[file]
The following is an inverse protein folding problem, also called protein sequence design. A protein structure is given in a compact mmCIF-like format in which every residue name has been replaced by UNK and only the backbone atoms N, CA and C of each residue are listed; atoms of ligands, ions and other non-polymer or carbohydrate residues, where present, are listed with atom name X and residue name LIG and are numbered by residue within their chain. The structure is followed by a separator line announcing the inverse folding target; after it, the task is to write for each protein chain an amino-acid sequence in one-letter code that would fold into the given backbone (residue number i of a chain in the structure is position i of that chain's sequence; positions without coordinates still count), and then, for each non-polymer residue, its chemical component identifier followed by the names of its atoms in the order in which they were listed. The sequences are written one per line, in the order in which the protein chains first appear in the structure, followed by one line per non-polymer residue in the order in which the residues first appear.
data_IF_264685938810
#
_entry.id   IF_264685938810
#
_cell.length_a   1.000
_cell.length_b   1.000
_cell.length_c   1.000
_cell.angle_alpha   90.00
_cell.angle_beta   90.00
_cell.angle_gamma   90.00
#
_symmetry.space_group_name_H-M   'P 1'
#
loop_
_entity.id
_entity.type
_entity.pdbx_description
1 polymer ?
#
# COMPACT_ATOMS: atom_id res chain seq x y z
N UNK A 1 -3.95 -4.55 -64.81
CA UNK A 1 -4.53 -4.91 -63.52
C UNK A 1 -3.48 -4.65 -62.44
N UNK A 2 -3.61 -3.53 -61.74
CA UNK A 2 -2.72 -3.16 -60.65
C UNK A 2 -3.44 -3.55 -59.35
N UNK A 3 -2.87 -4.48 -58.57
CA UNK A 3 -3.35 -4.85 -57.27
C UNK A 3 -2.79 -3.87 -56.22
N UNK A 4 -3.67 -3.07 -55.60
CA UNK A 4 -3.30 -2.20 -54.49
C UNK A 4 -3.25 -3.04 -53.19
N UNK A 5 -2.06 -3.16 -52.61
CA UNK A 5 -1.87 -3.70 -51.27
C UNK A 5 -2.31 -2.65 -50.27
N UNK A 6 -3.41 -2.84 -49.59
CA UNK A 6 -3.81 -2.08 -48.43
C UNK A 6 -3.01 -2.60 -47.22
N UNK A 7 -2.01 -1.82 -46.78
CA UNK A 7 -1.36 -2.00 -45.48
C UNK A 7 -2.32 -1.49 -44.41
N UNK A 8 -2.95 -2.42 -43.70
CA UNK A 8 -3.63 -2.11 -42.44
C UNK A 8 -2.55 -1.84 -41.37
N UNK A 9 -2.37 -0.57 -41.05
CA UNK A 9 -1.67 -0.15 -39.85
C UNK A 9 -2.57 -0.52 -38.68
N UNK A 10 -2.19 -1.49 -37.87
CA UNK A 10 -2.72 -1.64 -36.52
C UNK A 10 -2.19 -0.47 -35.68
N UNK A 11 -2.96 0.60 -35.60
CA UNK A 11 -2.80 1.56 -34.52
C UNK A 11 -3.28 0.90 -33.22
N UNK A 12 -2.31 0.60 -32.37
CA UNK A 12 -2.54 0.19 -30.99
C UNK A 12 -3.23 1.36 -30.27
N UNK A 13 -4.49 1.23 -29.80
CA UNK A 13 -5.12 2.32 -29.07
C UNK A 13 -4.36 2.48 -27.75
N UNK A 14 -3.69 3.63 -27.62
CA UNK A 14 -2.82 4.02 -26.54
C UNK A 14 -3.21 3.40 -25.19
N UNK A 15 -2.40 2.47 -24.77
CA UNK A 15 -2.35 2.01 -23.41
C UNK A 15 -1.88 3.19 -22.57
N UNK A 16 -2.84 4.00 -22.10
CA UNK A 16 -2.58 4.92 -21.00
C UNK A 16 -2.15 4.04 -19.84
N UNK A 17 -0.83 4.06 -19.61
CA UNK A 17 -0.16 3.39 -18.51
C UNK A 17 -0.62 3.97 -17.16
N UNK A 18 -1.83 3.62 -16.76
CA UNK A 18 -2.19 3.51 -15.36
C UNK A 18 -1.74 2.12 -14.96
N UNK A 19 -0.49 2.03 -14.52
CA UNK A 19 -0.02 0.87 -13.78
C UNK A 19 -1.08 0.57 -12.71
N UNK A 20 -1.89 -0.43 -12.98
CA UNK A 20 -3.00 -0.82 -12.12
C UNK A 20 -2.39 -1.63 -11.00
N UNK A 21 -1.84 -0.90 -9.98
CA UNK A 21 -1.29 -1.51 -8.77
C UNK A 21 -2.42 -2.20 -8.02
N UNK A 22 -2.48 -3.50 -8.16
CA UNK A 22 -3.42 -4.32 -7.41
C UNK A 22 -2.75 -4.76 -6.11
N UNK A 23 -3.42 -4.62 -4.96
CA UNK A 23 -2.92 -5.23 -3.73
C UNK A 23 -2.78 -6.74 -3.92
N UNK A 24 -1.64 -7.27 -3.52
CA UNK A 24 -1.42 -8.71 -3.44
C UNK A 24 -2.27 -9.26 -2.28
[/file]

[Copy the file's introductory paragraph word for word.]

The following is an inverse protein folding problem, also called protein sequence design. A protein structure is given in a compact mmCIF-like format in which every residue name has been replaced by UNK and only the backbone atoms N, CA and C of each residue are listed; atoms of ligands, ions and other non-polymer or carbohydrate residues, where present, are listed with atom name X and residue name LIG and are numbered by residue within their chain. The structure is followed by a separator line announcing the inverse folding target; after it, the task is to write for each protein chain an amino-acid sequence in one-letter code that would fold into the given backbone (residue number i of a chain in the structure is position i of that chain's sequence; positions without coordinates still count), and then, for each non-polymer residue, its chemical component identifier followed by the names of its atoms in the order in which they were listed. The sequences are written one per line, in the order in which the protein chains first appear in the structure, followed by one line per non-polymer residue in the order in which the residues first appear.